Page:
The Sea Around Us., excerpted in “Profiles” of The New Yorker. The Sea Around Us published by Oxford University Press. Resigns from Government service to write full time.

1952

National Book Award for Non-fiction for The Sea Around Us; Roger Christie, Marjorie’s son born. RKO film version released; Awarded the John Burroughs Medal, April 1952. The Henry Grier Bryant Gold Medal, Geographical Society New York Zoological Society Gold Medal. Awarded a Simon Guggenheim Fellowship for research on tidal life.

1955

The Edge of the Sea published by Houghton Mifflin Co.

1956

July “Help Your Child to Wonder,” Women’s Home Companion. Published posthumously as The Sense of Wonder, Harper& Row, 1965.

1957

Rachel adopts Roger Christie after the death of his mother.

1960 April

Carson has radical mastectomy for breast cancer.

1962 June

First of three installments of Silent Spring published as Reporter at Large in The New Yorker September Silent Spring published by Houghton Mifflin December Silent Spring, a book-of-the-month club selection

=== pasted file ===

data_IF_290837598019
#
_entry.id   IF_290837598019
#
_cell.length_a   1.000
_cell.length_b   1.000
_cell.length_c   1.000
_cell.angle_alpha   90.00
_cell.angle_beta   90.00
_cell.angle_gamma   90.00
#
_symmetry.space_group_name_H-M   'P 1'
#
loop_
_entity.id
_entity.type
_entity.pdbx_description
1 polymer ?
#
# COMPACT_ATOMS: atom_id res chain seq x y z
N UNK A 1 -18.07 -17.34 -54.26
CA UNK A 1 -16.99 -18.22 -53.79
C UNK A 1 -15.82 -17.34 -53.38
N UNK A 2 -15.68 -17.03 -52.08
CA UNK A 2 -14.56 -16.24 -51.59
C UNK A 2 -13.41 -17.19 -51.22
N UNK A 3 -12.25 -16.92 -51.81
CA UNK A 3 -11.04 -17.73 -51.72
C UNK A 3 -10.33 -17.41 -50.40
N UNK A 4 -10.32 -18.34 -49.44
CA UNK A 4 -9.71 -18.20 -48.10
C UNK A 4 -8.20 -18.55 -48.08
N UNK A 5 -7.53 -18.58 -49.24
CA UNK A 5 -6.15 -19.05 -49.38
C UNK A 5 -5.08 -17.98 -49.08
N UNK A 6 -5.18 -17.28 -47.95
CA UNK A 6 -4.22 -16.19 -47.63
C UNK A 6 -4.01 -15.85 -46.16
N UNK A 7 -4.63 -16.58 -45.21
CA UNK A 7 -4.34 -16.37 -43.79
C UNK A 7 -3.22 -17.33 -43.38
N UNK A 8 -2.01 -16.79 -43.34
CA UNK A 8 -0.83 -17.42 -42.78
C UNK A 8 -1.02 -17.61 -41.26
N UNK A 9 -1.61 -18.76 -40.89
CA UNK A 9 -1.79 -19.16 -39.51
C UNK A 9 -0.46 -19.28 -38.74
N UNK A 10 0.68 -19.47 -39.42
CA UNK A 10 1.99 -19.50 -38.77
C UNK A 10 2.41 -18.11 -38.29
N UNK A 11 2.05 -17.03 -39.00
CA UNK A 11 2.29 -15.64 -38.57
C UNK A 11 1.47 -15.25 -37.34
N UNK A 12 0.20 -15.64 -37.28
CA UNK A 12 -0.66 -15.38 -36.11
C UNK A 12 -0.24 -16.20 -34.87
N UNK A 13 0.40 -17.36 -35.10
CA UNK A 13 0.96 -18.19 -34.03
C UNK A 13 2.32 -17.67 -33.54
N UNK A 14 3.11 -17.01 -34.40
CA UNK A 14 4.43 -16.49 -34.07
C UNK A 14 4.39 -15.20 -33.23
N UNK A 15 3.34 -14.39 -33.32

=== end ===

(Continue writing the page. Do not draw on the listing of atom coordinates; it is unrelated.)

1963 January

Albert Schweitzer award from Animal Welfare Institute April 3 CBS Reports airs “The Silent Spring of Rachel Carson.”

1963 June 3

Carson testifies on the misuse of pesticides; US Senate Subcommittee of Government Operations. 88th Cong. 1st.sess.

1963 June 6

Carson testifies before the US Senate Committee on Commerce December Awarded the National Audubon Society Medal. Inducted into the American Academy of Arts and Letters.

1964 April 14

Carson dies in Silver Spring, Md. at age 56.

The sources I used were:

Who on Earth is Rachel Carson by Glenn Scherer

 

Rachel Carson was born in May 27, 1907 in Springdale, Pennsylvania near the Allegheny River. It was the perfect place to fall in love with nature and that’s how she became inspired to be a writer and marine biologist.   If Rachel Carson was imagine how popular she’d be even though she was 107 years old! Imagine someone that old!

 

Robert and Maria Carson which were Rachel’s parents met in the winter of 1879 when they both sang at a musical social chorus. They fell in love, got married, and had children who were Marian Frazer, Robert, and Rachel.